Think very carefully about the recommendations that you give. If you are unsure about giving one then speak to the person and see what they think.
At the moment LinkedIn allows the person receiving the recommendation to recommend you back. I am not sure if this will stay but don’t be offended if the person doesn’t recommend you back.
9. Update your Amazon reading list
What, I hear you shout? How daft is that one. Umm … possibly so, but, actually, it has proved a very important place for me.
I have now received two leads through my LinkedIn reading list either with people asking me about the book or in one case wanting to know where they could get hold of a copy in the UK (sadly the book was only available in the US).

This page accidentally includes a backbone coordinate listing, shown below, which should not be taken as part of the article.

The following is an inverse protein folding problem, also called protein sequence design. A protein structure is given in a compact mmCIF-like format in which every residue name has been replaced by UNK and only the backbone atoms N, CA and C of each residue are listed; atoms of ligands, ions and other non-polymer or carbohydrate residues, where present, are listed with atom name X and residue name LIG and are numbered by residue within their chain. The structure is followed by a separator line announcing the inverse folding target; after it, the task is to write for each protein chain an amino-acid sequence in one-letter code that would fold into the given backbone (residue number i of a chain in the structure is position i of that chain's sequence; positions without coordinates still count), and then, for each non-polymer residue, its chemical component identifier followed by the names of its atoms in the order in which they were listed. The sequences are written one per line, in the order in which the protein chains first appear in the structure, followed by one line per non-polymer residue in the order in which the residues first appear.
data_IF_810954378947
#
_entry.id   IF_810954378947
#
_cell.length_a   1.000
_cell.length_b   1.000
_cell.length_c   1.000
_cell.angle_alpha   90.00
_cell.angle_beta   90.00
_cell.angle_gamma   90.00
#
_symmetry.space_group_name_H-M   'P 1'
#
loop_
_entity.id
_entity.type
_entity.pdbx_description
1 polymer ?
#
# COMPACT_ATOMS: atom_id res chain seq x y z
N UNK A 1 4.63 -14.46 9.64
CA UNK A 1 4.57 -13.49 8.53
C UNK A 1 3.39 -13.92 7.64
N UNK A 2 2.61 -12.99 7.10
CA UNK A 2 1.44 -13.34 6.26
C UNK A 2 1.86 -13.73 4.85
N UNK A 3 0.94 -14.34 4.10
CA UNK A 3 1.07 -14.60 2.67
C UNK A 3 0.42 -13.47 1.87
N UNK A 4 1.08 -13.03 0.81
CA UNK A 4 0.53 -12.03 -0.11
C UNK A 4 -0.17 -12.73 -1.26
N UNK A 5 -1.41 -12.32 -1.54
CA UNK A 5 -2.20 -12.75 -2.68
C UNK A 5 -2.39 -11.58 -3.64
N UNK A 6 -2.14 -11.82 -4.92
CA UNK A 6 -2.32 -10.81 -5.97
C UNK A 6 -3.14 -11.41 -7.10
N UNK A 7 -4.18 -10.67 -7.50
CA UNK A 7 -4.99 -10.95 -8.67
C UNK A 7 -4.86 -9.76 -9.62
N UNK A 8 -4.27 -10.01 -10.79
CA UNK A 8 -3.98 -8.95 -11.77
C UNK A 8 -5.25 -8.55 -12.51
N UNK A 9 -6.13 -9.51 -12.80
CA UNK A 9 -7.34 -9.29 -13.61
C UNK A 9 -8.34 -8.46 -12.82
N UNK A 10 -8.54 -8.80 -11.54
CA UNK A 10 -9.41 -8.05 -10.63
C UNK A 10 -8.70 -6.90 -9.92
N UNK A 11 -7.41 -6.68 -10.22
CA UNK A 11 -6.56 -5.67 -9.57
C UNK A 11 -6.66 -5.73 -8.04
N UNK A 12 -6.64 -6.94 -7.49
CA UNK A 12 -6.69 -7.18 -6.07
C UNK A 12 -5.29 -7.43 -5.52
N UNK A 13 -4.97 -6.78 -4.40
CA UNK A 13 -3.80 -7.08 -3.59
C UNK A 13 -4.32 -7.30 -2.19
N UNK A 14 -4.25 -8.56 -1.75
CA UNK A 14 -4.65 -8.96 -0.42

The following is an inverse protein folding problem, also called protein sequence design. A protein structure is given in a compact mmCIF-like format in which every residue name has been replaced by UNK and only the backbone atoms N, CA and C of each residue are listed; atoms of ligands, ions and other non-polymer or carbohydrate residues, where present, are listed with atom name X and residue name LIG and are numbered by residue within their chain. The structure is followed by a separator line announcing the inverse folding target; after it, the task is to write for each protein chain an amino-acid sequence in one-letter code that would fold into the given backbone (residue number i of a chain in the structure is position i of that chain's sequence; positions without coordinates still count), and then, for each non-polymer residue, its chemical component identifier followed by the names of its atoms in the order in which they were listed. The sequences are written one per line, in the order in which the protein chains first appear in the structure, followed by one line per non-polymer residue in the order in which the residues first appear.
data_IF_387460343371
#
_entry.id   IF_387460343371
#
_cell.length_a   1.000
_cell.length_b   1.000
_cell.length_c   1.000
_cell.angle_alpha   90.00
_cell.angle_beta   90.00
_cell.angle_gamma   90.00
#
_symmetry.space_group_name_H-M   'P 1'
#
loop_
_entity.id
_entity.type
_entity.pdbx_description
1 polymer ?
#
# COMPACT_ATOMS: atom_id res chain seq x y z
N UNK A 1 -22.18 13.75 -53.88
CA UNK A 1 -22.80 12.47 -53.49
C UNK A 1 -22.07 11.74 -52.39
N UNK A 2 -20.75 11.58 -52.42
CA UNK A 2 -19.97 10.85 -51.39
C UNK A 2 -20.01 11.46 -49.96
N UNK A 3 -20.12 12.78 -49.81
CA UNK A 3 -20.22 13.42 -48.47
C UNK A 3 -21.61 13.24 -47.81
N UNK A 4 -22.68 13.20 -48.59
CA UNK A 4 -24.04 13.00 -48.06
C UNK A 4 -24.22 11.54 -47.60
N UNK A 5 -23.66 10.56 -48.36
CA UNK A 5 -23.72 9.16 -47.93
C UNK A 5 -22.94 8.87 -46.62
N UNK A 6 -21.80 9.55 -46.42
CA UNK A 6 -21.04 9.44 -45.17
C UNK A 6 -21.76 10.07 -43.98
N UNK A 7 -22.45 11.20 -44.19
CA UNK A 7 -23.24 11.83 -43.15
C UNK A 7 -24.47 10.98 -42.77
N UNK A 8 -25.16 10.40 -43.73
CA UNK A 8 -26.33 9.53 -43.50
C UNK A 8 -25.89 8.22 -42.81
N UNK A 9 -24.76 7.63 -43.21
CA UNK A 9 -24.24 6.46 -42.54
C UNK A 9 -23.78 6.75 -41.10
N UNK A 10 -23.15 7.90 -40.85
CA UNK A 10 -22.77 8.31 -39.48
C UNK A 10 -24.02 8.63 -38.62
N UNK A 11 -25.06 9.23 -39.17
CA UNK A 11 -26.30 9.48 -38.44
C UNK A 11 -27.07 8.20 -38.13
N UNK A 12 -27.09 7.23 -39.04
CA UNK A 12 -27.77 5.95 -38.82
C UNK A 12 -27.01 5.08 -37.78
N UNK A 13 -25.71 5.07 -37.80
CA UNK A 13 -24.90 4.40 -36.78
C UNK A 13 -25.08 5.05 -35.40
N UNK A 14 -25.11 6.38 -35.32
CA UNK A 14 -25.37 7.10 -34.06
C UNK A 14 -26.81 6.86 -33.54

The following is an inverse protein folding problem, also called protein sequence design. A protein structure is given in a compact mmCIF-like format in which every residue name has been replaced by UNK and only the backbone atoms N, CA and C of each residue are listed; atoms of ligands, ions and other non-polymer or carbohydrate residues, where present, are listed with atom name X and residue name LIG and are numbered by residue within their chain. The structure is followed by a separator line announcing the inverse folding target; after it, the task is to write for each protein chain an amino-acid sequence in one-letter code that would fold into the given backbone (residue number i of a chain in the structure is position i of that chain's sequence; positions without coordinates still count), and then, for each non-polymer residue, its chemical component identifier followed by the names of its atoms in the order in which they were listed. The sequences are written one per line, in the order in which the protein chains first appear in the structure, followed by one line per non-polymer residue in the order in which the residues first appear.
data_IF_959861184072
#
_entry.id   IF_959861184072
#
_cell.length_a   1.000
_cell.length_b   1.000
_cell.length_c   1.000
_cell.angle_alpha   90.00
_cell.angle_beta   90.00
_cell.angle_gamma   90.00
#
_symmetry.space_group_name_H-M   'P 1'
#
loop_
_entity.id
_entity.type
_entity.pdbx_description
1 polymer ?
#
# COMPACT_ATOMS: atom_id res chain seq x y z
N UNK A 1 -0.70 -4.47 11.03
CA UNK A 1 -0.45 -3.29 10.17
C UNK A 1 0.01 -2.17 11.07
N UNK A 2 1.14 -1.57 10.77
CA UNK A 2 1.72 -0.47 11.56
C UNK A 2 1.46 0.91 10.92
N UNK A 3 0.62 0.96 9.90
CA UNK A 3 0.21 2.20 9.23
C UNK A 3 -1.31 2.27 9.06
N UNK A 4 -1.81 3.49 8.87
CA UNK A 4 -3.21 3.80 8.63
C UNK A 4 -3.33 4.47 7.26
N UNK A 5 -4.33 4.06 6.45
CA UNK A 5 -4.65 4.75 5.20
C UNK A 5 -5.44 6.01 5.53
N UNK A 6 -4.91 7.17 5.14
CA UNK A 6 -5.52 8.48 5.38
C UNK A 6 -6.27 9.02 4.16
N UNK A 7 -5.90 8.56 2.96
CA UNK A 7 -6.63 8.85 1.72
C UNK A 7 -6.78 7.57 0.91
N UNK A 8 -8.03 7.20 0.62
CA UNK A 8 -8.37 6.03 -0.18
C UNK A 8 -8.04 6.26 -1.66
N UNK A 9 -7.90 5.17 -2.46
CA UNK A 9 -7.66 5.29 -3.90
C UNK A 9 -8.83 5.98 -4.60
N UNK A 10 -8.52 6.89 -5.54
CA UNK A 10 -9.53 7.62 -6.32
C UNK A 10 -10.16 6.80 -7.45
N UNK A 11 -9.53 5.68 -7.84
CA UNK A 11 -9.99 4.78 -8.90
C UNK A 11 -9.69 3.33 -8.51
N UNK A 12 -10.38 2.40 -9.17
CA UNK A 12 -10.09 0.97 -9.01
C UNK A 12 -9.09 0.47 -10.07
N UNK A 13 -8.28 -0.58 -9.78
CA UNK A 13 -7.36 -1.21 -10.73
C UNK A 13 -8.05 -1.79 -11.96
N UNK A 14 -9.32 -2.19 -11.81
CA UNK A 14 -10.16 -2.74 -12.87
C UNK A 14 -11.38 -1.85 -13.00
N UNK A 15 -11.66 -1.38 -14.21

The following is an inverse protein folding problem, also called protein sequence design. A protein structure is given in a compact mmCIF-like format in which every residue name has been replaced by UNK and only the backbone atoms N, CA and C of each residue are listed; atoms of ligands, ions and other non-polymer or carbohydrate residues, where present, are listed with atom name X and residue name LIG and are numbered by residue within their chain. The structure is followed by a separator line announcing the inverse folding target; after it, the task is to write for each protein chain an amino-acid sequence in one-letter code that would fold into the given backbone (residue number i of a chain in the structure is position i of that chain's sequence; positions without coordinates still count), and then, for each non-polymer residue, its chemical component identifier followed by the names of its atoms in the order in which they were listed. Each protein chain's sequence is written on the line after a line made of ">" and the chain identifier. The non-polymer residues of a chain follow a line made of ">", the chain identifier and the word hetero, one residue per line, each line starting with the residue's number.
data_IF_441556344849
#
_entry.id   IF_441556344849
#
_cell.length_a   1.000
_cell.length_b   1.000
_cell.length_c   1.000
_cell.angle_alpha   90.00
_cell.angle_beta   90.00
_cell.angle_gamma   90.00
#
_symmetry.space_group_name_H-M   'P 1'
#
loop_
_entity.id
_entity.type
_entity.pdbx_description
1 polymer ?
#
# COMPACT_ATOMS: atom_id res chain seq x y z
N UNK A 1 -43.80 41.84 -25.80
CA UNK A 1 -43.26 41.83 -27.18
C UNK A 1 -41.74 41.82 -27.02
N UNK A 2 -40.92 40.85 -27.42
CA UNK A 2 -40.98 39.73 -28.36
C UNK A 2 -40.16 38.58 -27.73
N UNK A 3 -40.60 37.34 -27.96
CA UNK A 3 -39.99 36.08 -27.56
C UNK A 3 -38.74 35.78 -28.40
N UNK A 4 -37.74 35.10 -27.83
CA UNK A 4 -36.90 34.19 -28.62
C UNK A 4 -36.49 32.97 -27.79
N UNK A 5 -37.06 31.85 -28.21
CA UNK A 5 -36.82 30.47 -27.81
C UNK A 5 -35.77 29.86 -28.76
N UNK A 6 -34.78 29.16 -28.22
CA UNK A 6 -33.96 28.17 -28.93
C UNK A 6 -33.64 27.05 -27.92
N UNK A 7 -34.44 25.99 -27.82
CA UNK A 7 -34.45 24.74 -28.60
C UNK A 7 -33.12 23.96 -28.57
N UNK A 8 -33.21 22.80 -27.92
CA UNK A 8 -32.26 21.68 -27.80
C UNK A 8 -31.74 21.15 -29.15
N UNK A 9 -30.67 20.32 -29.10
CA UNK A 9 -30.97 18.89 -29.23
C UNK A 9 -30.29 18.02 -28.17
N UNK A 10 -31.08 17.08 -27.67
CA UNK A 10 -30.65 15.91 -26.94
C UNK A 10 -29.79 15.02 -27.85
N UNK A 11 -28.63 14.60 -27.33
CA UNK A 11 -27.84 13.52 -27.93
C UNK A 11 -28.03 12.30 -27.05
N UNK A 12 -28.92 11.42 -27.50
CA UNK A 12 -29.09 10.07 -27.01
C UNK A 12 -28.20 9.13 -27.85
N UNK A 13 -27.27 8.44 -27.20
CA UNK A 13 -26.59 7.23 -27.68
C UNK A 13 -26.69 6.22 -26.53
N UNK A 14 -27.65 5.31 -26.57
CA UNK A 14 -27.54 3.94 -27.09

10. Don’t update your LinkedIn profile from a Twitter platform
My advice is that you do not integrate the two on LinkedIn as otherwise every tweet you send will appear in your status update and if you are an inveterate tweeter then just imagine how many status updates you will be sending.
If you ignore this then people will turn you off and the only way that happens on LinkedIn, which is different to Facebook where you can hide a stream, is to unconnect with you i.e. you are history.
If you must use a platform to integrate Twitter with Linked then don’t send status updates more than 3 or 4 times a day.
LinkedIn is a powerful tool and used properly and with a certain amount of decorum (what a great sounding expression) will pay handsome dividends either as part of a MARCOMS programme, the sales pipeline or networking device.
My top tip though is to sit down and work out where it fits into the mix because like any tool it will eat time and if you don’t have a realistic plan and some key milestones then you may find that you end up with 200 people and nothing much else.